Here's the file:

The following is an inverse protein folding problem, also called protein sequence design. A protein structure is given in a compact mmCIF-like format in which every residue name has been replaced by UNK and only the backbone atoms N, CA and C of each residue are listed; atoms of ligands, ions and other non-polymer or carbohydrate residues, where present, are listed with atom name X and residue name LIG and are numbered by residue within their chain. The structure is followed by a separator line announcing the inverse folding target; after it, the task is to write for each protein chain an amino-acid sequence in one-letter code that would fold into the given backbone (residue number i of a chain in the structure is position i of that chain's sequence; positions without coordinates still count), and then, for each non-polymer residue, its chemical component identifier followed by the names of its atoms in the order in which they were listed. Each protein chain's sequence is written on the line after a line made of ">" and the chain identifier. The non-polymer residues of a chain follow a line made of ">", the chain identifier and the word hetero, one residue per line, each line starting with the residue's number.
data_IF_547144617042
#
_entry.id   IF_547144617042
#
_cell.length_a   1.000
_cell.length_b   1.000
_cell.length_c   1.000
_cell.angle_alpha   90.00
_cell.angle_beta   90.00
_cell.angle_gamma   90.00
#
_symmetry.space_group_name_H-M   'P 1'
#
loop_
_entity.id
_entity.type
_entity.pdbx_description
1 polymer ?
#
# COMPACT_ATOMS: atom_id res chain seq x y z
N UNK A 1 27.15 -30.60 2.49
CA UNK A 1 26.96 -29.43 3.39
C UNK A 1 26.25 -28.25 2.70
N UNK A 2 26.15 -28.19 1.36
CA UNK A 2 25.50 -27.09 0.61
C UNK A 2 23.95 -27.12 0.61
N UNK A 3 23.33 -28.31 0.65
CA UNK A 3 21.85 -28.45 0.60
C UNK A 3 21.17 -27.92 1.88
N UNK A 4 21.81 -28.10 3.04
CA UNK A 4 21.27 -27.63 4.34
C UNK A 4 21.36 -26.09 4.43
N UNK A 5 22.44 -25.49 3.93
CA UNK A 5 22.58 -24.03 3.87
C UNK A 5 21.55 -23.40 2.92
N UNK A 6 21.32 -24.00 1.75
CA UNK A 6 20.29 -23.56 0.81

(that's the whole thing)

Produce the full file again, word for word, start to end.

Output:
The following is an inverse protein folding problem, also called protein sequence design. A protein structure is given in a compact mmCIF-like format in which every residue name has been replaced by UNK and only the backbone atoms N, CA and C of each residue are listed; atoms of ligands, ions and other non-polymer or carbohydrate residues, where present, are listed with atom name X and residue name LIG and are numbered by residue within their chain. The structure is followed by a separator line announcing the inverse folding target; after it, the task is to write for each protein chain an amino-acid sequence in one-letter code that would fold into the given backbone (residue number i of a chain in the structure is position i of that chain's sequence; positions without coordinates still count), and then, for each non-polymer residue, its chemical component identifier followed by the names of its atoms in the order in which they were listed. Each protein chain's sequence is written on the line after a line made of ">" and the chain identifier. The non-polymer residues of a chain follow a line made of ">", the chain identifier and the word hetero, one residue per line, each line starting with the residue's number.
data_IF_547144617042
#
_entry.id   IF_547144617042
#
_cell.length_a   1.000
_cell.length_b   1.000
_cell.length_c   1.000
_cell.angle_alpha   90.00
_cell.angle_beta   90.00
_cell.angle_gamma   90.00
#
_symmetry.space_group_name_H-M   'P 1'
#
loop_
_entity.id
_entity.type
_entity.pdbx_description
1 polymer ?
#
# COMPACT_ATOMS: atom_id res chain seq x y z
N UNK A 1 27.15 -30.60 2.49
CA UNK A 1 26.96 -29.43 3.39
C UNK A 1 26.25 -28.25 2.70
N UNK A 2 26.15 -28.19 1.36
CA UNK A 2 25.50 -27.09 0.61
C UNK A 2 23.95 -27.12 0.61
N UNK A 3 23.33 -28.31 0.65
CA UNK A 3 21.85 -28.45 0.60
C UNK A 3 21.17 -27.92 1.88
N UNK A 4 21.81 -28.10 3.04
CA UNK A 4 21.27 -27.63 4.34
C UNK A 4 21.36 -26.09 4.43
N UNK A 5 22.44 -25.49 3.93
CA UNK A 5 22.58 -24.03 3.87
C UNK A 5 21.55 -23.40 2.92
N UNK A 6 21.32 -24.00 1.75
CA UNK A 6 20.29 -23.56 0.81